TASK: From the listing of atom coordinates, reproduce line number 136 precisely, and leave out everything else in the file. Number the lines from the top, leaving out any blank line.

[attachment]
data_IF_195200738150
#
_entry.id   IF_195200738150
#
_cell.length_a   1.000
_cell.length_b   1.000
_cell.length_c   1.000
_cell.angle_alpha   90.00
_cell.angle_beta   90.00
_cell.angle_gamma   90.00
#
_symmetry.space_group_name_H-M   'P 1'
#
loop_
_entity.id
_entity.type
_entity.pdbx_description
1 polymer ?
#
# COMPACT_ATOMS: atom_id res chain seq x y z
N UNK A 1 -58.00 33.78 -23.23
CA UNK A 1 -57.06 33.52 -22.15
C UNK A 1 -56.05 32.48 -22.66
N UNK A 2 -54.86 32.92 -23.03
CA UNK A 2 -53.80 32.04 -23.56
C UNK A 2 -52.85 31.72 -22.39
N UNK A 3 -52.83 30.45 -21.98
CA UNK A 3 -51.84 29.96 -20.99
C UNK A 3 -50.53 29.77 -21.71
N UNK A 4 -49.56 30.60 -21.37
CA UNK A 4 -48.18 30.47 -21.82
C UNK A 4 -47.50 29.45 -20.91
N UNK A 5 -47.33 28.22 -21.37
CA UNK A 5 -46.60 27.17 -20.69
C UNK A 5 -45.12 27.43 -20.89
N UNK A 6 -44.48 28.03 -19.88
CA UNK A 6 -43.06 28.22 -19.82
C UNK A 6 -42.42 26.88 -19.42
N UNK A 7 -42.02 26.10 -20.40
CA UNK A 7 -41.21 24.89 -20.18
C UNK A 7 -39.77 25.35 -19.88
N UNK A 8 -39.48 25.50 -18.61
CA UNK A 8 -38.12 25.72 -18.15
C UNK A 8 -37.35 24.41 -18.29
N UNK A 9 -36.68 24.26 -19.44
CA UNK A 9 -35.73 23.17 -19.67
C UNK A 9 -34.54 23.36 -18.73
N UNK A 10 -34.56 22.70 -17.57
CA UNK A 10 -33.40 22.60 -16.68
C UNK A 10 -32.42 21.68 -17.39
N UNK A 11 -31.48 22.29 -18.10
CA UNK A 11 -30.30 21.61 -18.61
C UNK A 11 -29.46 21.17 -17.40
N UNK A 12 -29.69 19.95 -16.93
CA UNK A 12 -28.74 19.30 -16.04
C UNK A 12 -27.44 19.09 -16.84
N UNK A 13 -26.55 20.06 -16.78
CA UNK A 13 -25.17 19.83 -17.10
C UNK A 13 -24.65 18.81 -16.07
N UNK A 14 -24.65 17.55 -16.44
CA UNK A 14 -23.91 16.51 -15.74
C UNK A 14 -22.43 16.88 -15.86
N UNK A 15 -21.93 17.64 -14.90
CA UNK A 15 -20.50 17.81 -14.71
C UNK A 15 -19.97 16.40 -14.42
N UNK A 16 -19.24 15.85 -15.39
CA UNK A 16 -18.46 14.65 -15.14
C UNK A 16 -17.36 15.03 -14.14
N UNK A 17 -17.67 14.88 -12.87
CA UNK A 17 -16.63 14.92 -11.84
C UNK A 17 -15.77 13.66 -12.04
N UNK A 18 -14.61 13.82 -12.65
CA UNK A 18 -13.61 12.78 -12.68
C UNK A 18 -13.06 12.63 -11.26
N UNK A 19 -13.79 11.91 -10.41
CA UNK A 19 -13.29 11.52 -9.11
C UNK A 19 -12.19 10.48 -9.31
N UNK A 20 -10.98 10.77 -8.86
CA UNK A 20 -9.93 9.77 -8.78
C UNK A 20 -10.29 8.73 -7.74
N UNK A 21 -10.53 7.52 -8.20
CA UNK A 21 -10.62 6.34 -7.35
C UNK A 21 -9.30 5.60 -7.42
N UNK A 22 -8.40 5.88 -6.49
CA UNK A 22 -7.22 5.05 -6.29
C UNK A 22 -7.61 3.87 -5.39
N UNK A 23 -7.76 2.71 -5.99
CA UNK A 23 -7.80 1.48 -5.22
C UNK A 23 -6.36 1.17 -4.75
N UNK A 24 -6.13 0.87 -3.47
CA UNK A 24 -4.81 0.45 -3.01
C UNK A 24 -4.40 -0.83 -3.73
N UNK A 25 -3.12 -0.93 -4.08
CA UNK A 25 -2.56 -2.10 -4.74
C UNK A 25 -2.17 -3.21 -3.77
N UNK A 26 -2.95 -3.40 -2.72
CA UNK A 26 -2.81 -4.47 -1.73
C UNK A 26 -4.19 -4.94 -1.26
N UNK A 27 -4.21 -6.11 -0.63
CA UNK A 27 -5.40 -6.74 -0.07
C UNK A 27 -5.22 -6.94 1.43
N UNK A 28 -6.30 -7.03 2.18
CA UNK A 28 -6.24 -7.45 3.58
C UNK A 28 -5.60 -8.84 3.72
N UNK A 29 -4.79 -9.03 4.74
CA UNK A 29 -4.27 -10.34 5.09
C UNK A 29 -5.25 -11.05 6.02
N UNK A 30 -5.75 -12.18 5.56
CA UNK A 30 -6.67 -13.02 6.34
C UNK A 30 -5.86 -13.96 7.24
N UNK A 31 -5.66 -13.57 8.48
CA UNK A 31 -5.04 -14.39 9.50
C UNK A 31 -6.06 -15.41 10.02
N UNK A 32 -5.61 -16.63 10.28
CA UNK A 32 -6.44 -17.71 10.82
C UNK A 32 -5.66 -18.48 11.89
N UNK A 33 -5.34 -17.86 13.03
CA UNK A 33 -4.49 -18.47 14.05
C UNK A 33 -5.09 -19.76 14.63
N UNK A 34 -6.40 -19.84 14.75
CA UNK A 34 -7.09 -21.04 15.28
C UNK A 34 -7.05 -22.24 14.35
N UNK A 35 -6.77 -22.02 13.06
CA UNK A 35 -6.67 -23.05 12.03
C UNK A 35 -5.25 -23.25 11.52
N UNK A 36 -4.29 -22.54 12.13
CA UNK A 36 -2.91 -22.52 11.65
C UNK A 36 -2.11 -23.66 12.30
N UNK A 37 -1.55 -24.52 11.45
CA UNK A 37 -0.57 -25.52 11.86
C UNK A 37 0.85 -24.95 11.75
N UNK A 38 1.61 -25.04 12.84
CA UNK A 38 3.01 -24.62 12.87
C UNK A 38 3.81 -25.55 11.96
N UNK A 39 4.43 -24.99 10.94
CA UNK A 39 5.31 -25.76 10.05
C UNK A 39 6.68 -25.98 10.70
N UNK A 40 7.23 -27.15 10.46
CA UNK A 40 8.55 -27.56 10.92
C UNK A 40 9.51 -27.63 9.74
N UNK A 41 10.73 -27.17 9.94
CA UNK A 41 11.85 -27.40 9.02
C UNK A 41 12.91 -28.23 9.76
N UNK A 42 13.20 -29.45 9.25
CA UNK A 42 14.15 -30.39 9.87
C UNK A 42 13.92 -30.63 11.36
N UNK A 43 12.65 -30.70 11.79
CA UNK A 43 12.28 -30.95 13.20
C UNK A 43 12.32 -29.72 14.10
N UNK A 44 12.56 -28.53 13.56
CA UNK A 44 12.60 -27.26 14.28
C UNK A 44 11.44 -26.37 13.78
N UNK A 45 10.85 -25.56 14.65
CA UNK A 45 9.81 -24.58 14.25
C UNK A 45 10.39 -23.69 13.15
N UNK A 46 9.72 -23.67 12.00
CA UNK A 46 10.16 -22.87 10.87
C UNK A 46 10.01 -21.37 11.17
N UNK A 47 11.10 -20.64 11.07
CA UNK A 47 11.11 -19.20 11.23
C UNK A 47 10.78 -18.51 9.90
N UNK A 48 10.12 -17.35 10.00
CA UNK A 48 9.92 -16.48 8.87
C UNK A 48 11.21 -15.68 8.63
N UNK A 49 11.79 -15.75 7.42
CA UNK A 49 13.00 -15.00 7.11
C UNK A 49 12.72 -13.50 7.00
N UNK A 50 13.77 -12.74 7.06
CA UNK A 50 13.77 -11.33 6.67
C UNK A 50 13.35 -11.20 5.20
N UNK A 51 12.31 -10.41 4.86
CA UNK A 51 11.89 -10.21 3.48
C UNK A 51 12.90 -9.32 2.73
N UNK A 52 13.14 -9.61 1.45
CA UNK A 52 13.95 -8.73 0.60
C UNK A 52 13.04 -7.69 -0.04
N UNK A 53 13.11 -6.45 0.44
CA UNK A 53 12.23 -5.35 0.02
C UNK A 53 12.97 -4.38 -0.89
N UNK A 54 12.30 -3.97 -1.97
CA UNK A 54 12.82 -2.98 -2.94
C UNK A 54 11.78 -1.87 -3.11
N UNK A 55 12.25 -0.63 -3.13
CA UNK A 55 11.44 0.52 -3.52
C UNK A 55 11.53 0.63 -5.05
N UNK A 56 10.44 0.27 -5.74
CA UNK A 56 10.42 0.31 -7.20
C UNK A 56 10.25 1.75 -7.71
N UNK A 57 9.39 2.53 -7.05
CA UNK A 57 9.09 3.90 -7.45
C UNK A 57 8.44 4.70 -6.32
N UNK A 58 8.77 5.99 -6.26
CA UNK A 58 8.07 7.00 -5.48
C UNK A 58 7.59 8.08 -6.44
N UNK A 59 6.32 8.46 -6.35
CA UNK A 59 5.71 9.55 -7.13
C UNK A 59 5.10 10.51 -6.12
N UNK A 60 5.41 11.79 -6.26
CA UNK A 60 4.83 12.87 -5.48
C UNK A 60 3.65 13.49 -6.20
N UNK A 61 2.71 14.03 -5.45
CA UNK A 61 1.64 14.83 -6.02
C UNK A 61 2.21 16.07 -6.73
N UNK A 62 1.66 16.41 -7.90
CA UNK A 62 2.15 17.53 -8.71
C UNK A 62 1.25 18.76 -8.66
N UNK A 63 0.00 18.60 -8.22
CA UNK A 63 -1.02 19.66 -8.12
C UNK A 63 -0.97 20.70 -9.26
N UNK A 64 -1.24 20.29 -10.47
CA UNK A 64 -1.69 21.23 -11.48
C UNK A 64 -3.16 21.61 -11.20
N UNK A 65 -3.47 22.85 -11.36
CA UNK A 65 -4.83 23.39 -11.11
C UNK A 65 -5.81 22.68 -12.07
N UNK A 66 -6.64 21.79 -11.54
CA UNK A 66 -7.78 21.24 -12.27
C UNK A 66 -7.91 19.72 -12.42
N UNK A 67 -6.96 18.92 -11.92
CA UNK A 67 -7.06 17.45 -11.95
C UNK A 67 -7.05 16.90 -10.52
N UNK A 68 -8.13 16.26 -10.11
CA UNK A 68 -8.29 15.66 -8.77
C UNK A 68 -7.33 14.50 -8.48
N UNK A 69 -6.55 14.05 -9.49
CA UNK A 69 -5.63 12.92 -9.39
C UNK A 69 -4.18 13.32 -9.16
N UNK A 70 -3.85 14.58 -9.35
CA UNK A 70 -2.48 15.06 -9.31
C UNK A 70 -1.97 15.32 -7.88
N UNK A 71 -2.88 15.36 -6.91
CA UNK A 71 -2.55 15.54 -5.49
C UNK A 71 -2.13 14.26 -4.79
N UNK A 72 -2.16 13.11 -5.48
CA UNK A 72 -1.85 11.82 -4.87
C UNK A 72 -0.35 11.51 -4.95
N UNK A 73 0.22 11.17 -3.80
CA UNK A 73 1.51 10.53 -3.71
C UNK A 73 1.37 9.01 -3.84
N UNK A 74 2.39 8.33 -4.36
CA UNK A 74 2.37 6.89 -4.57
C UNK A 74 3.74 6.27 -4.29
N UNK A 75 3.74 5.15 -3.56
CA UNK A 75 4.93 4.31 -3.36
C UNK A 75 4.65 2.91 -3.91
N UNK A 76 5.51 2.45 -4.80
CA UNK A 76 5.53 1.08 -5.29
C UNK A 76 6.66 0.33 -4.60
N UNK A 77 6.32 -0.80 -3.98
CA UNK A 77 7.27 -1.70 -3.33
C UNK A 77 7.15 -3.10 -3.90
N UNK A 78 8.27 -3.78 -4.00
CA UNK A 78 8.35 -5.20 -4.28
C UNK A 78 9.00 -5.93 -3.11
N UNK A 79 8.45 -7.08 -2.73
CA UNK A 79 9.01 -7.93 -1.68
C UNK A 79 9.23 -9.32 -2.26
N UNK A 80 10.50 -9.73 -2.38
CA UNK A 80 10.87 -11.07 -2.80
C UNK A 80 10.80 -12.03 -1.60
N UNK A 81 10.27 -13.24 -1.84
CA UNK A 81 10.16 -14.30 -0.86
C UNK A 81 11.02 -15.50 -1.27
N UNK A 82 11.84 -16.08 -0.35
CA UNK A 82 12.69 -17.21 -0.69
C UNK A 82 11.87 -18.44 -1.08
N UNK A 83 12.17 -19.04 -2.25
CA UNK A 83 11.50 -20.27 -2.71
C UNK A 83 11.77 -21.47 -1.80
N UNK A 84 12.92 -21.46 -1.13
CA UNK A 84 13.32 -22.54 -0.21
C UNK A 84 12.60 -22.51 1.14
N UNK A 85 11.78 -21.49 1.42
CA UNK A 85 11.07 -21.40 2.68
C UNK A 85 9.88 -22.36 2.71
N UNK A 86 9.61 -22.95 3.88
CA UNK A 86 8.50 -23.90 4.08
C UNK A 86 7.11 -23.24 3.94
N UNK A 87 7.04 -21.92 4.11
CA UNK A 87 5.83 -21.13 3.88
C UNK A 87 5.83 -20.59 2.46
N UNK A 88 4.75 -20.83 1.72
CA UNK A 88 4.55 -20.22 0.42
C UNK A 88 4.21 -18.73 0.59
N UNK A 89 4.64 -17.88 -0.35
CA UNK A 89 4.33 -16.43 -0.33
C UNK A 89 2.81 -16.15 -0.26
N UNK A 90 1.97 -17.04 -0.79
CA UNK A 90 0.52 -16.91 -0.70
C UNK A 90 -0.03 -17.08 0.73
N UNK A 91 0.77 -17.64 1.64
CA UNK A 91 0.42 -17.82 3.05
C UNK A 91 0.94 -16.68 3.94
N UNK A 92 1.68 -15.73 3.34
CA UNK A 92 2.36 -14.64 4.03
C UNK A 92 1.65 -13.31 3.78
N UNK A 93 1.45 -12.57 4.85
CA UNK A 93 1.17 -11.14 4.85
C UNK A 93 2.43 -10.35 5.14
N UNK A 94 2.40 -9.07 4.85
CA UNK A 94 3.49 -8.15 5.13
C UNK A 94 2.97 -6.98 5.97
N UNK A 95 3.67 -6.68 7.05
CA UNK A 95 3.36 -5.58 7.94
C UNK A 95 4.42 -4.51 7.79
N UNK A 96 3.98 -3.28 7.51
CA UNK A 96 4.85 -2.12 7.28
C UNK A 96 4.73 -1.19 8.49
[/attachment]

CA UNK A 39 5.31 -25.76 10.05